The very first time I truly appreciated the impact that my research could have on improving human health was towards the end of my PhD, in Canada.
My PhD was on the topic of immunological responses in the context of food-mediated allergies. Our most recent findings on the immunotherapeutic use of peptides had been featured on the national news.
Shortly afterwards, I received emails from food allergy sufferers or their families, enquiring about when our peptide cocktail would go into clinical trials.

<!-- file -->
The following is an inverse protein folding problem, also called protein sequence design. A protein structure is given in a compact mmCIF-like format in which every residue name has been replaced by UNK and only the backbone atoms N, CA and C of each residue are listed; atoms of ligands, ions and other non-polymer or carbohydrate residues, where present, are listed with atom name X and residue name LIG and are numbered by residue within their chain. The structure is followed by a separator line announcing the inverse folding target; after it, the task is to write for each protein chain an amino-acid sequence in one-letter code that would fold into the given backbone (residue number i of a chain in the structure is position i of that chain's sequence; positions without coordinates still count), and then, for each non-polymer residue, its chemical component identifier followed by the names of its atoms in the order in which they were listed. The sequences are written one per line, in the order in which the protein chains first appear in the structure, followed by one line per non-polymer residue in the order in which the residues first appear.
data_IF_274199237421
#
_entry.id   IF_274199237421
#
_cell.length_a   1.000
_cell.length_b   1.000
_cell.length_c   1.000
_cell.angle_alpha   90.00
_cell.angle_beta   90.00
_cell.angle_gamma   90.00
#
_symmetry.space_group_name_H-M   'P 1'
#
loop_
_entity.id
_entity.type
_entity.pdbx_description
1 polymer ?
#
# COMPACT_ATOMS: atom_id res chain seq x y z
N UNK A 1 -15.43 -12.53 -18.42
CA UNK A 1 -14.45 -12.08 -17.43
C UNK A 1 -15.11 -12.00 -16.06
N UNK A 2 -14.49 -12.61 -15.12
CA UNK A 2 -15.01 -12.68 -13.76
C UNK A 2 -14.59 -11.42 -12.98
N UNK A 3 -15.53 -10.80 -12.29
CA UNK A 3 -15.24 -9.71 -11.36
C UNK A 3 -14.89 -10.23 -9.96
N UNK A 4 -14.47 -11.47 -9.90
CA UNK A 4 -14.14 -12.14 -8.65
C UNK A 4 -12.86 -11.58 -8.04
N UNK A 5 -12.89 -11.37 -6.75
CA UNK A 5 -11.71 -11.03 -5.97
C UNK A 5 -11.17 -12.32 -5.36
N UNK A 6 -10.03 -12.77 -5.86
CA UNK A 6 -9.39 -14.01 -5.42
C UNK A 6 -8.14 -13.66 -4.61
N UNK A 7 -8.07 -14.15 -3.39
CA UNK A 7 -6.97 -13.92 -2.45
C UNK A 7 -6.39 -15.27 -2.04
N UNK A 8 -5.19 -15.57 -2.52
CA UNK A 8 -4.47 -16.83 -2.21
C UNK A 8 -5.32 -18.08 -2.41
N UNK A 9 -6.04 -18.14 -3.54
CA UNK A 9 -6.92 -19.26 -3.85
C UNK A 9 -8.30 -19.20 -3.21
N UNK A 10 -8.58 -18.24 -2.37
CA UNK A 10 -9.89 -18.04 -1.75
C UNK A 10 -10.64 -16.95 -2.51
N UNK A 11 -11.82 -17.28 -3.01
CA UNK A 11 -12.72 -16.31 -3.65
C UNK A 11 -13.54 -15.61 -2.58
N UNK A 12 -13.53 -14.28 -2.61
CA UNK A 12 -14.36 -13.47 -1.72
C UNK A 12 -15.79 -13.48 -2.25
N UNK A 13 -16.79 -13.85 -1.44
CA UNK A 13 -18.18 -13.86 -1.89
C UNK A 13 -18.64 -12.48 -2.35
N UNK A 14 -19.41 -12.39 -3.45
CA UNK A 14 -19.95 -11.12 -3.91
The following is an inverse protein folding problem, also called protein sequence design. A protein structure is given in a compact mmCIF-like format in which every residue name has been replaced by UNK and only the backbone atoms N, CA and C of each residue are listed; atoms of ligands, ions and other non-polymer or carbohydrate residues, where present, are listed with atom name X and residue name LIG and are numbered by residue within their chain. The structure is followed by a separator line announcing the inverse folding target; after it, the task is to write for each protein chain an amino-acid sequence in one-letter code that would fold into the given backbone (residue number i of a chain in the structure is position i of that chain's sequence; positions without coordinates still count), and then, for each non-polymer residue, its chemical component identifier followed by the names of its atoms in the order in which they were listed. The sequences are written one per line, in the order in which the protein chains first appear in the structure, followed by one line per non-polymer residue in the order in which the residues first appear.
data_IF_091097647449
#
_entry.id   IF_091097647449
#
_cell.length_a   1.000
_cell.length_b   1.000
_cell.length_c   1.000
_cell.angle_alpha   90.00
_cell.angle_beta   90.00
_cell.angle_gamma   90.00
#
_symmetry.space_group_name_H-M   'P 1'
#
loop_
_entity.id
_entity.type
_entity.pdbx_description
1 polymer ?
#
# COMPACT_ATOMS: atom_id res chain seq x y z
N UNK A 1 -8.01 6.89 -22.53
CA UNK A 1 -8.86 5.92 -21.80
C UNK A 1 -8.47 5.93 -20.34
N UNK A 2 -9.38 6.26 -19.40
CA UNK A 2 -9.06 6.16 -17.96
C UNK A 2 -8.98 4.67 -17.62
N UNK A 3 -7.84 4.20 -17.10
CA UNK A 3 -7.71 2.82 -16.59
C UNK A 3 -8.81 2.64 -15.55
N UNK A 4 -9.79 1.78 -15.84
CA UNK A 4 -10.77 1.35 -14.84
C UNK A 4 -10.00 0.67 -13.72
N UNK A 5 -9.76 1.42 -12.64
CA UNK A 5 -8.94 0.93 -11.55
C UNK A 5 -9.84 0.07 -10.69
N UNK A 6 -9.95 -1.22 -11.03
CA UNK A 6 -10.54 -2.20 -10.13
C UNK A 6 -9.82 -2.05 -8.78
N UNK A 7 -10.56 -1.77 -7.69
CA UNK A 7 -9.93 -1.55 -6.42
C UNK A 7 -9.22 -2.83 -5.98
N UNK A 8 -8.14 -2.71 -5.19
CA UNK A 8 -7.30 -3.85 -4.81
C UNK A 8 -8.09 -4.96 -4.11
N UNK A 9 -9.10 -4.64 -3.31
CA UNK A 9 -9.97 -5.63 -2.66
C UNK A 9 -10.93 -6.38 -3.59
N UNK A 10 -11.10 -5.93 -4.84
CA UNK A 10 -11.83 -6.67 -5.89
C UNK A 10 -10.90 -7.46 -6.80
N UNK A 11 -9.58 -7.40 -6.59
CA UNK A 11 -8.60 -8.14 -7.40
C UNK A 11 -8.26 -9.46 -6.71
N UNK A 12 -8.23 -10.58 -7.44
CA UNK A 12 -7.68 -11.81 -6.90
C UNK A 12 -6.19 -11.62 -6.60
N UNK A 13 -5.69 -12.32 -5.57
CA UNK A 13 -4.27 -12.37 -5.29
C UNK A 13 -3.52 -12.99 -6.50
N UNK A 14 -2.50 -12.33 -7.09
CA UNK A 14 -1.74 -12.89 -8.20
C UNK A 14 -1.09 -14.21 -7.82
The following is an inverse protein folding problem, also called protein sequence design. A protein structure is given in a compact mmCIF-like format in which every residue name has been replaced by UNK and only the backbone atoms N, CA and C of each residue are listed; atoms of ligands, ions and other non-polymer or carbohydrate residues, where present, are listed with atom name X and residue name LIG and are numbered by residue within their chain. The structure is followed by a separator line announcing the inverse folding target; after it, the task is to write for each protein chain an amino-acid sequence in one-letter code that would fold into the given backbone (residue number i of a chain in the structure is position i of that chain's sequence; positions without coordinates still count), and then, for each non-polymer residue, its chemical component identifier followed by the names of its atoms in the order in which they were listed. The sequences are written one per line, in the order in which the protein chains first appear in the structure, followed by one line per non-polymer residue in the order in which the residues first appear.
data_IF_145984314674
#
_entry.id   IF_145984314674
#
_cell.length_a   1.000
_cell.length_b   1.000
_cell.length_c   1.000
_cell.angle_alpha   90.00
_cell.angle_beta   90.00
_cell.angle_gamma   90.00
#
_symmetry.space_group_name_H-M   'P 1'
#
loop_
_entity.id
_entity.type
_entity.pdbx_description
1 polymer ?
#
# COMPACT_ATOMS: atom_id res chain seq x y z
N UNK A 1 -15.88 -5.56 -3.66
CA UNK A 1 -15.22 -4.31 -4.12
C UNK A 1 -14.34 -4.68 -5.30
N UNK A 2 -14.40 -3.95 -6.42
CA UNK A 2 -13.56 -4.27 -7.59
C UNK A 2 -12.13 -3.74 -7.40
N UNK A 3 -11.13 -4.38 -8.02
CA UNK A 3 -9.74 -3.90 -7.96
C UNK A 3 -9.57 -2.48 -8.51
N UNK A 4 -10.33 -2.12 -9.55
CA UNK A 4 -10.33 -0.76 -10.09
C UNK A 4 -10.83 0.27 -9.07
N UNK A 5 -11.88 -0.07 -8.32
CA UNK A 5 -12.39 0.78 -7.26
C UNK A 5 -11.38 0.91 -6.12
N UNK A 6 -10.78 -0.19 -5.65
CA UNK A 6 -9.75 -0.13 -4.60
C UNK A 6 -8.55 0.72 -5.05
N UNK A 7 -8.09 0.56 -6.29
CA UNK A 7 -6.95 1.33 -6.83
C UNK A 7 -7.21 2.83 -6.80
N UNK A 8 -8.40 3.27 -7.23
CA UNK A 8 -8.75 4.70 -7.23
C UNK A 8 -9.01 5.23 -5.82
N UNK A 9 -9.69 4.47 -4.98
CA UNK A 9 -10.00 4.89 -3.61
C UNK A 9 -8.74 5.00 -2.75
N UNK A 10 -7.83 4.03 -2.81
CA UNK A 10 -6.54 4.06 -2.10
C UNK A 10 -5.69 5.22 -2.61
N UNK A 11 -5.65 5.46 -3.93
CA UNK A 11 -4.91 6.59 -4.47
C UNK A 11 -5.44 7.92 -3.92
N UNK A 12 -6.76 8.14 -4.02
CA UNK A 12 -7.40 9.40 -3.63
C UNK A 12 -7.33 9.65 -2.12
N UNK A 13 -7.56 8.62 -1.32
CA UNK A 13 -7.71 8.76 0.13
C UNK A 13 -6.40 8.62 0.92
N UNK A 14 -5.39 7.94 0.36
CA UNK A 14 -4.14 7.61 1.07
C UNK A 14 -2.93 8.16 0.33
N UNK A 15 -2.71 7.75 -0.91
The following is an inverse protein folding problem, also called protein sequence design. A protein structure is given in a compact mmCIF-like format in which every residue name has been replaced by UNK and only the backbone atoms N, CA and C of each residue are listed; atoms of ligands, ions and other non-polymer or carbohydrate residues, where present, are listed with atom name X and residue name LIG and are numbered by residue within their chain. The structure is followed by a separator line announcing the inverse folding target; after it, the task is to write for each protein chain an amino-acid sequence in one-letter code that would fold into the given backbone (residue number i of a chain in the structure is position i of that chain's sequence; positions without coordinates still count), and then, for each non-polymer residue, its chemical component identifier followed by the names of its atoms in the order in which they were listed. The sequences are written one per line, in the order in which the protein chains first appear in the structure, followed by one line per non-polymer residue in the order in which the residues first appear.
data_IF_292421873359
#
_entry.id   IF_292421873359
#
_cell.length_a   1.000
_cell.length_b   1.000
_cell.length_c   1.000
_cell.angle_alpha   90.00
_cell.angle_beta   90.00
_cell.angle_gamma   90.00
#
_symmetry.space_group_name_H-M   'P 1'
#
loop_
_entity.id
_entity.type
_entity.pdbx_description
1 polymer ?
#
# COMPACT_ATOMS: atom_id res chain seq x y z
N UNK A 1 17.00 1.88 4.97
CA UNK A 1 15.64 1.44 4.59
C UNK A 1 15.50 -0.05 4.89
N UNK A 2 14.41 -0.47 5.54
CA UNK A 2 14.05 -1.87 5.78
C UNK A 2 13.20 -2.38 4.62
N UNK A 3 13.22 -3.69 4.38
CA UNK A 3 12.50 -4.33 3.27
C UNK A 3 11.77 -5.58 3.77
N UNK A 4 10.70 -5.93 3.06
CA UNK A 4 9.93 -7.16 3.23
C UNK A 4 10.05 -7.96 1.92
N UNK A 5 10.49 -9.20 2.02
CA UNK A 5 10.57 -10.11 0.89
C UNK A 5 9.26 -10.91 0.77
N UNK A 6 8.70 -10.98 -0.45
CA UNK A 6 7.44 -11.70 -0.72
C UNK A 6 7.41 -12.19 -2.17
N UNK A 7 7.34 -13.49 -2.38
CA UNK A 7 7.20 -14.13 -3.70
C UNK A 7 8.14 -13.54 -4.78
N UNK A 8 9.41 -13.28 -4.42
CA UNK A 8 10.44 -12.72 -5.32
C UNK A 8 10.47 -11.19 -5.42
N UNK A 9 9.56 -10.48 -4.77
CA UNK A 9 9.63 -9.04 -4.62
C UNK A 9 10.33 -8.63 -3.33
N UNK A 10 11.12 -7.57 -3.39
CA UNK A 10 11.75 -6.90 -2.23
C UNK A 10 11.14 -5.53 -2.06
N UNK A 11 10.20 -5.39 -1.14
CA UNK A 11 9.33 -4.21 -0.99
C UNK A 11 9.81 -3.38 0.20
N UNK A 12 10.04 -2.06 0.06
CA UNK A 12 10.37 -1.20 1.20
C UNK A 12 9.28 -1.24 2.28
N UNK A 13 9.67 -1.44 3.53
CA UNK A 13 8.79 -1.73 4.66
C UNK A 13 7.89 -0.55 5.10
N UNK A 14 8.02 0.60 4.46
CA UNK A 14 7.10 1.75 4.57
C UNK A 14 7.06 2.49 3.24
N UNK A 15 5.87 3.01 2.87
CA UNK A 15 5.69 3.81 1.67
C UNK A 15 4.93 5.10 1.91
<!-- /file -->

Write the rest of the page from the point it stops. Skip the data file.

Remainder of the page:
In their emails, these people – mostly parents – shared their fears, worries and life-long struggle with food allergies.
These messages were inspirational as they made me realise that I could make a difference.
One husband and two children later, our little family moved back to Liverpool and I joined the Institute of Infection and Global Health as a postdoctoral researcher, under the leadership of Prof Aras Kadioglu and Dr Dean Everett.
The primary goal of my research was going to be working towards the development of a vaccine against pneumococcal meningitis.
There could not be a better opportunity for me to combine my academic knowledge of the central nervous system and my passion for immunology and vaccine research.
Next time Marie outlines a typical day in the lab and what her research consists of.